"Hey, you better shut your mouth!" Some anonymous voice calls from an open window across the street.

"Yeah? You gonna make me, asshole? Greg Taylor ain't afraid of no man!" I yell back.

"That a fact? We'll see about that huh?" I step back into the shadows. Tim is both stunned and bewildered by my actions. It is clear he does not understand. "There are two rival gangs in this neighbourhood, Robin, The Chasers and The Cardinals. Chasers support Gotham Knights, almost religiously. Cardinals support Gotham Rocketeers and always start fights after matches. Greg Taylor is a Cardinal; those individuals now on route to this laundrette are most likely to be Chasers. Word will soon spread, more gang members from both factions will come and eventually…"

"All hell breaks loose and Greg Taylor is cited as the source of all the violence. And then we raid his dirty laundrette." Tim pauses to consider something. "Does he really talk like that?"

"Surprisingly, yes."

What happens next is a textbook example of riot escalation as more and more gang members pour into the street in a conflict that started with only four people. After less than twenty minutes, there are at least one hundred people drawing battle lines and threatening to kill rival members. All this will take now is the right spark. When Greg Taylor wades onto the scene, the powder keg of human emotion is ignited. A mass brawl ensues. Gordon has already been informed and patrol cars dispatched along with riot specialist equipment. The boy and I sit in wait, watching for signs of violence and brutality being taken too far. However, the scene is exactly as I had anticipated; the fighting, and therefore the level of violence displayed, is superficial at best. The individuals involved will be bruised and bloodied in the aftermath, but nothing more serious. It is clear, even from my current vantage point, that the majority of the participants are intoxicated and can scarcely coordinate their actions. In some ways, despite this very scene being one I am working hard to prevent occurring in this city, this whole situation is amusing. The combatants overly telegraphed hits, misses and subsequent falls are all in line with a Laurel and Hardy or Three Stooges film, a masterpiece of precision and timing for comedic effect. My partner does not seem to share this opinion. The boy is always so tense, so on edge in this environment. I am cautious, but I am rarely tense when facing Gotham's army of scum and criminal fraternities. Tim must learn to relax a little and enjoy these moments.

The GCPD response time is impressive. Patrol cars and riot vans are on site within six minutes and gas grenades are being utilized to bring the masses under swift control. Arrests are made quickly and with little fanfare, the Miranda Rights echoing around the streets with fervour and conviction. I find myself in staunch admiration of these officers and their professionalism. The GCPD is now an efficient and tight unit, operating with a satisfying smoothness to their battle rhythm and processes. Despite the lingering traces of corruption still haunting their ranks, Gordon and his men have done a sterling job in helping people erase their previous opinions on law enforcement and make them look towards a brighter future. We wait until all outstanding personnel have vacated the scene before investigating the laundrette.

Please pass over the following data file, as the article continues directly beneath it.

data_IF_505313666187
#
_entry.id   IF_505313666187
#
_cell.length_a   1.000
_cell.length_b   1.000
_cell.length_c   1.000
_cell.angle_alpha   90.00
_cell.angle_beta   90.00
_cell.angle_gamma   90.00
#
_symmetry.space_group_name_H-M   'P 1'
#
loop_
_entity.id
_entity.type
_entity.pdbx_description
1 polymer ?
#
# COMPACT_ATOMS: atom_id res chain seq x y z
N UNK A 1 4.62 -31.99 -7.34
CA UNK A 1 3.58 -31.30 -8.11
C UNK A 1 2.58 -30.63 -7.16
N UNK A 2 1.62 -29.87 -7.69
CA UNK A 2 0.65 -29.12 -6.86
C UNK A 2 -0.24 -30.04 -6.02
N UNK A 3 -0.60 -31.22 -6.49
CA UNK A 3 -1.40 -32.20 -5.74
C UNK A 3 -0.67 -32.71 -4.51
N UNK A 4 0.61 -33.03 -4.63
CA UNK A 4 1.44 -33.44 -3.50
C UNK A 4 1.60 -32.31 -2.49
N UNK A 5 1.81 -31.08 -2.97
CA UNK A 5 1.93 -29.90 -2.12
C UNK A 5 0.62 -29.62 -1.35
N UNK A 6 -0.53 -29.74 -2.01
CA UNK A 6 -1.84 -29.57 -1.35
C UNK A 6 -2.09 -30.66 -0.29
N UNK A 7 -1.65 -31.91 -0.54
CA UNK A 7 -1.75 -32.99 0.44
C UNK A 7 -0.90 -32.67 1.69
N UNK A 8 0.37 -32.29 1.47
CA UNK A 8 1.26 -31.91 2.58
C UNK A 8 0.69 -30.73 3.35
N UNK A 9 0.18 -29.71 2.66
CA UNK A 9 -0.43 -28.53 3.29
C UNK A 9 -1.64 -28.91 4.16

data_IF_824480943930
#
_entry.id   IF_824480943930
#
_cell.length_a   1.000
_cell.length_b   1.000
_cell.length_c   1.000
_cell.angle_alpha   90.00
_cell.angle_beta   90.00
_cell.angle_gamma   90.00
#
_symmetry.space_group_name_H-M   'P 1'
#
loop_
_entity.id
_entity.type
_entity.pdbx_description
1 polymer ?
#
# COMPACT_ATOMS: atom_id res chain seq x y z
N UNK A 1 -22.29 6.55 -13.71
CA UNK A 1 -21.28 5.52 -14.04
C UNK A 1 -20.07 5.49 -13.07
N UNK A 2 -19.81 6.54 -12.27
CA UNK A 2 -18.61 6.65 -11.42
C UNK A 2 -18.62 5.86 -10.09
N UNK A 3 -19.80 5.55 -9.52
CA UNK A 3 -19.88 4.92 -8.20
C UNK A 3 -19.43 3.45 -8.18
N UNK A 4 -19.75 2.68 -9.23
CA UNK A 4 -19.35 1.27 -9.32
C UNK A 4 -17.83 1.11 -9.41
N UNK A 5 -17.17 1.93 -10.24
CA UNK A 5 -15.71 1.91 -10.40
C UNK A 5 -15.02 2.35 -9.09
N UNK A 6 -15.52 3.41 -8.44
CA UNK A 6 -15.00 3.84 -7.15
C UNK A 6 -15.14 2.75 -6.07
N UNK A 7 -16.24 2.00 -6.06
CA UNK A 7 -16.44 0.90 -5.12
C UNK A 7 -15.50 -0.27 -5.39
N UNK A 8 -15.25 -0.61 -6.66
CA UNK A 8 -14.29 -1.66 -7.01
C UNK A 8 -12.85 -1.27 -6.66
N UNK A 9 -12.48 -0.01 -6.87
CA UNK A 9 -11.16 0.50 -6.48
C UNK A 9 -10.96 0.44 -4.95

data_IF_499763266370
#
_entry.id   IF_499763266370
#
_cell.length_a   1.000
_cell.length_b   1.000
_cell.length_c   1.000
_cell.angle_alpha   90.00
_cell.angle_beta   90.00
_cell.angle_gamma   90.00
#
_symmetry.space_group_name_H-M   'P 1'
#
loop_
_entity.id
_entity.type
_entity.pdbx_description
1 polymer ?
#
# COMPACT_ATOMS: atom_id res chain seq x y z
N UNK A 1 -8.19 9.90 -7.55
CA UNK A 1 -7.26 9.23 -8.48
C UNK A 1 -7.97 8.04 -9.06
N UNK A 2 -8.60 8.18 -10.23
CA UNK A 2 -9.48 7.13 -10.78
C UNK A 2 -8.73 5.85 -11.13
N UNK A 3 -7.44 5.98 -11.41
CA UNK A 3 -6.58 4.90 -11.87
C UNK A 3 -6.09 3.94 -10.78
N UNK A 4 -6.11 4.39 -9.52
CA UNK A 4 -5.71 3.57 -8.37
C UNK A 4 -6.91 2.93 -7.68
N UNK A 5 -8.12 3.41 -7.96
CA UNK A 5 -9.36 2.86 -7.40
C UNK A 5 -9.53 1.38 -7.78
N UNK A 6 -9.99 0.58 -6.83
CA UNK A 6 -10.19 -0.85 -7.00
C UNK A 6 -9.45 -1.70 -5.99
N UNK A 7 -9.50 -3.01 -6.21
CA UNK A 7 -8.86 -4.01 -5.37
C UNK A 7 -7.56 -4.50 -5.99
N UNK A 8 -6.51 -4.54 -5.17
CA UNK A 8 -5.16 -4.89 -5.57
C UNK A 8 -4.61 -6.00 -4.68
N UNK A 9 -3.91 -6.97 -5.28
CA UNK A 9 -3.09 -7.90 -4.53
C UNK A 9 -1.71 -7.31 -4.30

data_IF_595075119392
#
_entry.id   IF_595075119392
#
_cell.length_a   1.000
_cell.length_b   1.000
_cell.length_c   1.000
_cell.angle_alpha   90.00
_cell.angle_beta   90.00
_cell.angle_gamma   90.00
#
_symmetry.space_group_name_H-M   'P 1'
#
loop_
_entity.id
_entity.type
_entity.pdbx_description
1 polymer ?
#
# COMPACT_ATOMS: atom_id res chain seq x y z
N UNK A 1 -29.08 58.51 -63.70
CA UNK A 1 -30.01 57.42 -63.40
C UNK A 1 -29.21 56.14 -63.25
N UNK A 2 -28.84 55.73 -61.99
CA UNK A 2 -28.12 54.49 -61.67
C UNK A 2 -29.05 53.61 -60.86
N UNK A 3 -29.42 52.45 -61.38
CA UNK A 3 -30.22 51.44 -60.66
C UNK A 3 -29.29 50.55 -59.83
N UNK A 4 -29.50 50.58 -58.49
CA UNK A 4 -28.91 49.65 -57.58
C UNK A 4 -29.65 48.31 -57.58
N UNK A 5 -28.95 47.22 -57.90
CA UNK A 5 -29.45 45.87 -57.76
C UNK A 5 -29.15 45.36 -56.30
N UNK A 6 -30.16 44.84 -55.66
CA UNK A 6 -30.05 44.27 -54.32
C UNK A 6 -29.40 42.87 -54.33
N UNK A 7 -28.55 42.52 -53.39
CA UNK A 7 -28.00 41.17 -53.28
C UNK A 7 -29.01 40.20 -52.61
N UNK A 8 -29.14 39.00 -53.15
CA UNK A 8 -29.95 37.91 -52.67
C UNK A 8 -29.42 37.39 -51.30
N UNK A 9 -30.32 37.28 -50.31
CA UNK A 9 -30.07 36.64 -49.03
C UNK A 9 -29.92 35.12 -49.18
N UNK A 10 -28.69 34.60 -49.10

Officers are still wandering round the business with forensic kits as we begin to conduct our own investigations and analyses. They pay us little notice, proof that our presence is now seen as an aid rather than a hindrance or obstruction of justice. The brawl spilled into the laundrette via a smashed window and was therefore deemed within police jurisdiction, a calculated movement that thankfully played out exactly as intended. I allow Tim to run with the forensic analysis.

He instantly discovers what the professionals have missed through no fault of their own. Tim has found the ledgers that chronicle months of transactions through the business. He has uncovered these essential pieces of evidence because he is trained in what to look for. Unlike his predecessors, this boy's training in criminology and forensics was far more in-depth and demanding. The pass mark for his written exams on these subjects was ninety-eight per cent. The pass mark for his practical exams, investigating and processing a simulated crime scene for evidence and then formulating a plausible court case, required a one hundred per cent success rate. On all these exams Tim scored one hundred per cent. He is driven beyond the others for reasons known only to himself. Many key pieces of evidence during the practical assessments were carefully hidden. The majority of experienced homicide detectives would have missed these clues, only because they do not fit patterns of typical criminal behaviour or make themselves easily found. Tim is a true detective, almost without peer. He dissects the information in the ledgers on sight, committing the most pertinent points to memory. He then hands them over to the department. Apparently, we now have we need to close this case. I trust his judgement on the situation. A short time later, we leave.

"Tim?" I say to initiate a conversation on route back to the cave. Tim immediately gives me his full attentions.

"Yeah Bruce?"

"You put in another fine performance tonight. I hope you realize all your efforts have not gone unnoticed."

"You can relax, Bruce; I'm not going to shun you because you don't praise me every day of the week."

"I know that. Your training demonstrated that quite aptly. I want you to know that, out of all the Robins I have worked alongside, you are by far the most cerebral and level-headed. Both are qualities I need for the current environment in Gotham."

"You mean the network of gangs that runs the whole way between the city limits. You need me to help you implement a workable strategy."

"It's more than that, Tim. I need you to implement your own strategies to coincide with mine." This statement seems to unsettle the boy. He sounds uneasy in responding to it.

"You need me to help you make a plan?"

"Yes. Are you up to the task?"

"Yeah, I just thought you were the ideas man and I was the guy to put them into action."

"We BOTH need to have those abilities. I realise that now. It has been an inherent mistake I made with your predecessors, one that ultimately caused a rift between us. I will not make that error again, not with you."

"Fair enough."

"There is only one thing I need you to do for me in the meantime."

"What's that?" I smile before answering.

"Cheer up."